“This is so amazing. This is crazy, because this is hip-hop music, you know what I mean?”
That wasn’t Kaytranada last night accepting the 2016 Polaris Music Prize for his album 99.9%. That was Lauryn Hill in 1999, when her debut solo album won the Grammy for Album of the Year—a first for the genre, a breakthrough into the conservative old guard for a style of music that was 20 years old at that point. (To date, only one other hip-hop record has won the top Grammy category: Outkast’s Speakerboxxx/The Love Below, in 2004.) But Kaytranada’s quick, stunned speech was much like Hill’s, and for good reason: he’s the first hip-hop artist to win the Polaris in the prize’s 11 years of existence.
Drake, of course, has been shortlisted three times (not this year, however, for what was seen to be the underwhelming Views). Shad, K’naan, Cadence Weapon, and oddball Acadians Radio Radio have also shortlisted (so has Wu-Tang Clan’s Ghostface Killah, for a collaboration with BadBadNotGood). However, at a time when Toronto hip-hop in particular is blowing up worldwide, it was a scar on Polaris’s reputation that nothing from this corner of the artform had ever ascended to the top. Until now.
Politics aren’t supposed to factor into the Polaris decision, which is reached by 11 sequestered jurors during the gala itself. How the decision will play in the media should be far from their mind; the focus should be on the music and lyrics on the 10 shortlisted albums alone. I’ve been in that room (in 2013), and I can vouch for the idealism that manifests itself in the discussion. No one in that room is lobbying for one album or the other based on what artist or genre “is finally due.” The albums that win Polaris are usually the ones that win over jaded critics because they don’t sound like anything else on the shortlist, and they work as an entire album—not a series of singles.
Kaytranada didn’t win on politics; the 23-year-old Haitian-born Montrealer made a fantastic record that deserves all the acclaim heaped upon it worldwide ever since its release this past spring. (Read this excellent profile in The Fader for the full story.) It’s a joyous and celebratory dance party that draws in rising American R&B and hip-hop musicians like Anderson.Paak, Vic Mensa and AlunaGeorge, as well as Canadians BadBadNotGood and River Tiber. Even Diana Krall’s drummer shows up. 99.9% is a mash-up of old-school hip-hop, 21st-century beatmaking, Brazilian rhythms and Caribbean flavour, in a way that only a DJ from Montreal—the city where disco never died—can do. It’s the rare, primarily instrumental hip-hop record that holds together as an album. No one gave Kaytranada the Polaris as a patronizing feel-good measure; they gave it to him because he made a feel-good record that also represents the height of his artform.
I’m always hesitant to ascribe meaning to a Polaris winner. Usually the shortlist—assembled from votes by and suggestions from the approximately 200 jury members—is full of great records (and always missing even more). But the winner is chosen by those select 11 sequestered jurors, and the makeup of that smaller jury has everything to do with how the final vote shakes down. It’s therefore much more random than, say, the album that got the most votes from the larger jury. So when a francophone group wins (Karkwa) or a hardcore punk band (F–ked Up) or an Indigenous throat singer (Tagaq) or an anti-capitalist art-rock collective (Godspeed You Black Emperor) or a 74-year-old icon (Buffy Sainte-Marie), it makes for great conversation after the award, and a nice boost to the artist’s bank account. But that might be because one well-spoken juror in the room was boosting the underdog, or taking down a sacred cow and allowing something else to bubble up from the bottom.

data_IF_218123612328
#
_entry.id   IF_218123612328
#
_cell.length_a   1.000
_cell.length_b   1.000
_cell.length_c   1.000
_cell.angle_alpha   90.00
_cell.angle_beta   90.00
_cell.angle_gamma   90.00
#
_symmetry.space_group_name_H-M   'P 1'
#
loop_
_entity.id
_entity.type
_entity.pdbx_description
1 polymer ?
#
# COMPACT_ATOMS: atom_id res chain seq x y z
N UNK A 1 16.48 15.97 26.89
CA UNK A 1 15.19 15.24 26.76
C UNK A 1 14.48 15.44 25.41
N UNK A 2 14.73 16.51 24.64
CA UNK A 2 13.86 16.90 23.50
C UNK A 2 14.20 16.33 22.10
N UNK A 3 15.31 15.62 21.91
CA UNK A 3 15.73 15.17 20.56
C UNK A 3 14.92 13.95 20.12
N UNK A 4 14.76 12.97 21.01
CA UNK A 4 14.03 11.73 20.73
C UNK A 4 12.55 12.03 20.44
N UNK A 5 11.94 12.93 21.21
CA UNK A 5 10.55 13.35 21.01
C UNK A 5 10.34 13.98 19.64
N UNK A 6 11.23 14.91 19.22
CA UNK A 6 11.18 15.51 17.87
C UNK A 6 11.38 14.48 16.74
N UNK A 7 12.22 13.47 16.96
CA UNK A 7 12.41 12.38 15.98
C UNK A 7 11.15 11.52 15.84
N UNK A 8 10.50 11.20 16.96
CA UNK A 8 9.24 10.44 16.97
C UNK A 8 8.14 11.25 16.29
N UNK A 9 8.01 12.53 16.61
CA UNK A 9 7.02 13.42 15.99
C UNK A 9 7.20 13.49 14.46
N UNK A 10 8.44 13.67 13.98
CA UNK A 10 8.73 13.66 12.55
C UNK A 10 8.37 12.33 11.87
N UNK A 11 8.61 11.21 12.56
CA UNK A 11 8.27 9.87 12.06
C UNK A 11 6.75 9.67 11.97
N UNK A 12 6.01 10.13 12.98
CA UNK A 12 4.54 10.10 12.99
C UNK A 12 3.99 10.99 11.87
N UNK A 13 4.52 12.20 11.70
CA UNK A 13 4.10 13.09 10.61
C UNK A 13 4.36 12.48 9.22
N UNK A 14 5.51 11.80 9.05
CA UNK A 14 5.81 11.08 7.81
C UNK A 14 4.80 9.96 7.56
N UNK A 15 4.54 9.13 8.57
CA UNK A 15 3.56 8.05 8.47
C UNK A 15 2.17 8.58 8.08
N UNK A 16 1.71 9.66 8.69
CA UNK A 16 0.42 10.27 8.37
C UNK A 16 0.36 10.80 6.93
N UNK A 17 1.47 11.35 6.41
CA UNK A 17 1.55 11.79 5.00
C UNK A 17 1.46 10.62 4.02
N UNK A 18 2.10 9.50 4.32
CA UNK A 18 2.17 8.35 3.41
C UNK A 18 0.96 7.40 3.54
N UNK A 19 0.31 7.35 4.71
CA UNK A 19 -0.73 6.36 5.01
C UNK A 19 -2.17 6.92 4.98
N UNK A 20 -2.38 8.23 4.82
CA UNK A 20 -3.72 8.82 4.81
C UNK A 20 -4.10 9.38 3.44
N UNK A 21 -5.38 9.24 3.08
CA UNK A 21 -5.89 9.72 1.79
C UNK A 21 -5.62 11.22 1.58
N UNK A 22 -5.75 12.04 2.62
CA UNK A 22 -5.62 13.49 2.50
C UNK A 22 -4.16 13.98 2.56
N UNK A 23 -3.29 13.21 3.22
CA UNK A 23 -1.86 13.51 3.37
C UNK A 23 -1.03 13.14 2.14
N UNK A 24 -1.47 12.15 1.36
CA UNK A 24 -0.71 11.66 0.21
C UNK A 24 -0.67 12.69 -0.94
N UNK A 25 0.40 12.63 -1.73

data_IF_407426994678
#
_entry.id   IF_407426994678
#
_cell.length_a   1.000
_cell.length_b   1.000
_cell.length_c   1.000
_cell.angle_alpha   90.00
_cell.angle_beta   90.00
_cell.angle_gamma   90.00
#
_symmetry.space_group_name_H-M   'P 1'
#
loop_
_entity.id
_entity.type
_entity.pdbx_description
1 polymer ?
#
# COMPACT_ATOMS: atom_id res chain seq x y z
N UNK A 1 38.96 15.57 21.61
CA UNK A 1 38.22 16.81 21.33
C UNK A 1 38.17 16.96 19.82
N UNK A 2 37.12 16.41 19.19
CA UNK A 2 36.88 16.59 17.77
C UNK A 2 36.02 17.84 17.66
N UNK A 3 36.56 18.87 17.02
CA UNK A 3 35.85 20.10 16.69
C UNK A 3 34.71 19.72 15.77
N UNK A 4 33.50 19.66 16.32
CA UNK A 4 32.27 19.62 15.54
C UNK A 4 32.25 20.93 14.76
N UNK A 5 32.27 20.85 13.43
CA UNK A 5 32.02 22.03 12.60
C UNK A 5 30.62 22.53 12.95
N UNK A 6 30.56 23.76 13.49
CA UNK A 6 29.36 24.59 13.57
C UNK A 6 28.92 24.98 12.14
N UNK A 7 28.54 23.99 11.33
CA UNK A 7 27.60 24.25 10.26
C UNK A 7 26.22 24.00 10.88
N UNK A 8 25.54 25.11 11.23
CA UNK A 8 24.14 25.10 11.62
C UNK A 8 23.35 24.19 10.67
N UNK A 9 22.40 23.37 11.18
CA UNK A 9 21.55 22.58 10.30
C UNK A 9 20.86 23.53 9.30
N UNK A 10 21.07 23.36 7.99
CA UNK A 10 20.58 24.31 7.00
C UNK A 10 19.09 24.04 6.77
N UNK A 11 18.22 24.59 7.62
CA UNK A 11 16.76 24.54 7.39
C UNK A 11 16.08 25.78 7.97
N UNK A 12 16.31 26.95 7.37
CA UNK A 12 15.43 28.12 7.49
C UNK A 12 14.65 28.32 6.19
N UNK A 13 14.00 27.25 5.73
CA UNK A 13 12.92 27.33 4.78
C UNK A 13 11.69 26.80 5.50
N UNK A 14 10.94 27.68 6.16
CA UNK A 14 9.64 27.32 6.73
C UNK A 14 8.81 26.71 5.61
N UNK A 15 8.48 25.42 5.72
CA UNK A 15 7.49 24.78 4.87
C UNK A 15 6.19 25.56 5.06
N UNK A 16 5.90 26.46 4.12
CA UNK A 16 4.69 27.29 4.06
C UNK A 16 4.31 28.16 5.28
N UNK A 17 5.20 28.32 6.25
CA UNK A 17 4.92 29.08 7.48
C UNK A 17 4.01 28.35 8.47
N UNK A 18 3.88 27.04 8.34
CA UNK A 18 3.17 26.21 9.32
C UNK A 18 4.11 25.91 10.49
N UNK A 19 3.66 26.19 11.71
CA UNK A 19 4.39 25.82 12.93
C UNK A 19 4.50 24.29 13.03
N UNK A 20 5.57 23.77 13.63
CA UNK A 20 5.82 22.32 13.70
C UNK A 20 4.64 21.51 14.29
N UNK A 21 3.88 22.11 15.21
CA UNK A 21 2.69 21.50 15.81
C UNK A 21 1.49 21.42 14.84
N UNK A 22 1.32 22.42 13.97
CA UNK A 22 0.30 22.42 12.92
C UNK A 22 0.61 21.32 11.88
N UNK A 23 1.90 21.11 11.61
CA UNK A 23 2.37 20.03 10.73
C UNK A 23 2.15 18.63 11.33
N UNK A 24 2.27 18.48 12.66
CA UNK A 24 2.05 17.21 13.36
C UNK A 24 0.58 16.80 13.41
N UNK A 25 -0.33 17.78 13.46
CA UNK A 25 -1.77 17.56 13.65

This year, however, feels different. This year feels like a new Canada that’s long overdue.
The Weeknd won the Juno for Album of the Year this year, making him the first non-white Canadian to do so, and the first R&B artist. That album was a huge pop hit, so it wasn’t altogether that surprising, even if it was ground-breaking. Kaytranada is still very much an underground artist. While there are certainly tracks on 99.9% that can and should be on pop radio, it’s very much a hip-hop record in the tradition of RZA and J Dilla and DJ Shadow and J Rocc. That it can take one of Canada’s top arts prizes—and in the same year The Weeknd took home the biggest Juno—is a huge step forward, shattering a glass ceiling that’s existed since the days of Jay Douglas, of Salome Bey, of Eric Mercury, of Boule Noire, of Michie Mee, of Lillian Allen, of Rascalz, of Deborah Cox, of JackSoul, of Kardinal Offishall… you get the idea. Canada has a rich history of black music that’s been largely written out of our canon—much like our Indigenous heritage, only now stepping to the musical forefront with Polaris wins by Tagaq and Buffy (and a very likely future one for A Tribe Called Red).
It’s time for a new canon. O, Kaytranada.
Speaking of canons, this marks the second year Polaris has run the Slaight Family Polaris Heritage Prize, honouring albums that preceded the main prize’s inception in 2005. Full disclosure: I was tapped to assemble the juries that assemble the four shortlists (one each for the following time periods: 1960-75, 1976-85, 1986-95, 1996-2005). Anything and everything was on the table for discussion, from multi-million-selling Juno winners (Alanis Morissette’s Jagged Little Pill) to albums that the Canadian music industry ordered to be physically destroyed (John Oswald’s Plunderphonics). Oh, and look: there’s Oscar Peterson, Jackie Shane, Leroy Sibbles, Jackie Mittoo, Dream Warriors, Maestro Fresh Wes, Main Source, K-os, the Dears.
Two winners are chosen each year: one by critics, one by the public. You can vote here.